The gas permeable tubes 12 are designed and constructed so that molecules of oxygen and carbon dioxide are able to migrate across the tubing walls but at the same time the walls are impermeable to blood or other liquids and larger bubbles of gas. As discussed more thoroughly below, tubes 12 are also constructed of a relatively nonthrombogenic material. One currently favored material is a membrane of polyalkylsulfone (PAS) approximately 2.5 to 4 microns thick imbedded on a porous tubular framework constructed of a material such as ethyl cellulose. Another preferred construction for tubes 12 comprises a layer of silicone rubber approximately 25 microns thick placed on a similar porous tubular framework. In the event greater gas exchange across the membrane is desired, another alternative is to construct tubes 12 of a microporous membrane using a material such as polypropylene, polytetrafluorethylene, or polyethylene, although those materials are believed somewhat less biocompatible than the materials discussed above and may also allow the formation of undesirable microbubbles. Other factors which may influence material selection include freedom from pinholes, fragility, commercial availability and cost.
As shown best in the cross-sectional view of FIG. 2, the tubes 12 are preferably spaced from one another so that blood may flow through the apparatus and around the walls of each tube, thus enhancing blood gas exchange through the walls of each tube. The ends of tube 12 are firmly anchored in headers 14 and 16 by "potting" the tubes in a molded base 15 of silicon rubber or other biocompatible material. After the molded base 15 is cured, the end is cut away to leave the ends of tubes 12 unobstructed to gas flow. The headers 14 and 16 are then bonded around each base 15 to form a gas tight seal so that oxygen bubbles cannot escape into the patient's venae cavae once the apparatus has been inserted therein.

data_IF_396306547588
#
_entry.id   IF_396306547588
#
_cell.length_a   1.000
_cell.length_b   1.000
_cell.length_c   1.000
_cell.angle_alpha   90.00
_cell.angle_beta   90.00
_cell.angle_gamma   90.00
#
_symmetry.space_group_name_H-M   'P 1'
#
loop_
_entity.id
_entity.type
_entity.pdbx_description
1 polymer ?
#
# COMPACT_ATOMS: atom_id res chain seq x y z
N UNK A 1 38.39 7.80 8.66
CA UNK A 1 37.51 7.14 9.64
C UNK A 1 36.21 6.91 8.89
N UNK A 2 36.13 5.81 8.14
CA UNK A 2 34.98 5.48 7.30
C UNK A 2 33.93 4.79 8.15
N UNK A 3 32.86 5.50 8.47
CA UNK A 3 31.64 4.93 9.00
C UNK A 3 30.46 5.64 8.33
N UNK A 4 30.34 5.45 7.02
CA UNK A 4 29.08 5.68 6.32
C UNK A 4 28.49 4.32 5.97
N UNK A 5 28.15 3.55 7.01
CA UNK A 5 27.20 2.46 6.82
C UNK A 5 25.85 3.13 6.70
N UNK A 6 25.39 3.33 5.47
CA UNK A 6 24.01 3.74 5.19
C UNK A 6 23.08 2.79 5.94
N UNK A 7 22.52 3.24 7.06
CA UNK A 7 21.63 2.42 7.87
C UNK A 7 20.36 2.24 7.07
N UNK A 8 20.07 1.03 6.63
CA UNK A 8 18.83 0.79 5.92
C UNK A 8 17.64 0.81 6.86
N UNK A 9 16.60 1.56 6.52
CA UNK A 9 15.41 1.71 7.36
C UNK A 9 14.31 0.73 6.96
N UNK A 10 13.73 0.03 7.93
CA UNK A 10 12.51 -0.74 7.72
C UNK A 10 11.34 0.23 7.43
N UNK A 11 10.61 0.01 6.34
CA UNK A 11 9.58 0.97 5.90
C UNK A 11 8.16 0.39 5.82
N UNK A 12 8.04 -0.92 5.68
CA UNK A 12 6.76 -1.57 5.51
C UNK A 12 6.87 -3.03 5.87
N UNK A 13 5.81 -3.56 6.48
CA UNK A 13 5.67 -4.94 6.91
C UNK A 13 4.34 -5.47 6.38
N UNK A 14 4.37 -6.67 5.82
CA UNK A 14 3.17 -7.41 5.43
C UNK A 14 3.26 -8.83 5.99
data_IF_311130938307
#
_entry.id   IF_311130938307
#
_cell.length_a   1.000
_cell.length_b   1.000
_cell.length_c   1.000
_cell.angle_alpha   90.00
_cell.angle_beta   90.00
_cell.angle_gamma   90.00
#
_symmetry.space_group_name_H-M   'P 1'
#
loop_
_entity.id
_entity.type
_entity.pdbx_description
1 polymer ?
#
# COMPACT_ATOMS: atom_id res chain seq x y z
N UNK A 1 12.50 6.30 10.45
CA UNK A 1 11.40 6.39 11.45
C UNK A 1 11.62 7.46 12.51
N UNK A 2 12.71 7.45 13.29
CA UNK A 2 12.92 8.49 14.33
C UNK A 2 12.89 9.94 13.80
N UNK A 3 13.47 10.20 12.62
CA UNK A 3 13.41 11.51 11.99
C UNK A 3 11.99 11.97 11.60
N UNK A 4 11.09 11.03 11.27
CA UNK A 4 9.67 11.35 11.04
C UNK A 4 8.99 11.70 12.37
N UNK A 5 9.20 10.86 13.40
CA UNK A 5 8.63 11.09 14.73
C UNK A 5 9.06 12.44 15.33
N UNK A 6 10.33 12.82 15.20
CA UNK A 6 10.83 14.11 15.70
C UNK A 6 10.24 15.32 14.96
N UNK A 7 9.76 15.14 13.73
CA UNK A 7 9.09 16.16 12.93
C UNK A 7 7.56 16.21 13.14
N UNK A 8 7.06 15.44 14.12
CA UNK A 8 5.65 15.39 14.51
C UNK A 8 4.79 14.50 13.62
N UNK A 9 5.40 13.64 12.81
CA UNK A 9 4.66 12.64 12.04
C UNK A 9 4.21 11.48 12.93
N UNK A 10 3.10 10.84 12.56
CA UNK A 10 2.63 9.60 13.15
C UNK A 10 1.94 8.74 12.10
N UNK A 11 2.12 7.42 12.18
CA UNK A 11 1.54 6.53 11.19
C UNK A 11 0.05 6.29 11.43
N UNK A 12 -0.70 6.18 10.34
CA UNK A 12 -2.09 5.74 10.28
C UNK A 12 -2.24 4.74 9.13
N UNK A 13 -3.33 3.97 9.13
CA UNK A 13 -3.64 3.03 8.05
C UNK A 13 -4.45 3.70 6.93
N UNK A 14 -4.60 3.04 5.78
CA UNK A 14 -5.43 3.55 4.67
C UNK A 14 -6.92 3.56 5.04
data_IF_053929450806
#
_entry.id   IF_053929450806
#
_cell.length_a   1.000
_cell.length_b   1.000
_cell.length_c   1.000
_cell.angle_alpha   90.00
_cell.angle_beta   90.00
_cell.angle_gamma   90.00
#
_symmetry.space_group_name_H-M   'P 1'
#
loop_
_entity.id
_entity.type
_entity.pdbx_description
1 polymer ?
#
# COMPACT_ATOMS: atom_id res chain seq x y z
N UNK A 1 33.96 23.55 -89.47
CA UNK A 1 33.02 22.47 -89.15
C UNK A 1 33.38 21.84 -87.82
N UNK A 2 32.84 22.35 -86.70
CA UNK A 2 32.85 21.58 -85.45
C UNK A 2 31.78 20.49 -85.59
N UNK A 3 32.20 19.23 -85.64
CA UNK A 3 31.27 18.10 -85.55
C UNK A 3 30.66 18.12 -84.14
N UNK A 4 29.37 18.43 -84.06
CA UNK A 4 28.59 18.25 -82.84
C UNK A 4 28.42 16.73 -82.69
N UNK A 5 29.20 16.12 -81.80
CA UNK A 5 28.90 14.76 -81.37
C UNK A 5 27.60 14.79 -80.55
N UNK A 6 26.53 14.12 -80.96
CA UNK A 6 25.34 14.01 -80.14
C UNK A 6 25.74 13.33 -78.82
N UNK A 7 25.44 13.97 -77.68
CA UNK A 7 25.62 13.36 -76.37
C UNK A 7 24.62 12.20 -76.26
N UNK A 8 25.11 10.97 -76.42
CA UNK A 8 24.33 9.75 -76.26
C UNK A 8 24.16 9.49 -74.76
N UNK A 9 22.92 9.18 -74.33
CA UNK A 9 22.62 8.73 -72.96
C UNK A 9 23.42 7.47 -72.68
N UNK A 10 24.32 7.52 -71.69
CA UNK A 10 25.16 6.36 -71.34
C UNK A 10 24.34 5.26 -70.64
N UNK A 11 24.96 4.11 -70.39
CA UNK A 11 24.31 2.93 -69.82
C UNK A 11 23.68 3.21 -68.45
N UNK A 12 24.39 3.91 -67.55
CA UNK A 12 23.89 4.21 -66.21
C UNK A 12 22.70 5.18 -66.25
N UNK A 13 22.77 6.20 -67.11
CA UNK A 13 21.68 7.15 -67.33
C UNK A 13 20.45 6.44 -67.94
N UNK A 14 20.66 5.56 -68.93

The configuration, length and diameter of the tubes 12 could vary according to the needs of each particular situation. However, it is the general goal in designing the device to maximize blood-membrane surface exposure and resultant oxygen-carbon dioxide transfer while minimizing the obstruction to normal blood flow. The currently preferred embodiment of the device includes about 30 tubes approximately 50 centimeters (cm) in length and 1 millimeter (mm) in outside diameter. The entire apparatus is about 1.5 cm in diameter in the case of an adult. Such a configuration would expose about 468 cm2 of gas permeable area to the flowing blood.
The size and number of tubes used could vary from that described above in order to adapt the device to various other situations and applications. In one alternative embodiment (see FIG. 3) the apparatus would include about 500 tubes approximately 250 cm in length and about 0.25 mm in outside diameter. To accommodate the increase in tubing length without increasing the overall length of the apparatus, the tubes 32 are intertwined as described more fully below. This configuration would result in about 9,750 cm2 of gas permeable surface area, which is an increase of more than 20 times the gas permeable surface area of the preferred embodiment discussed above.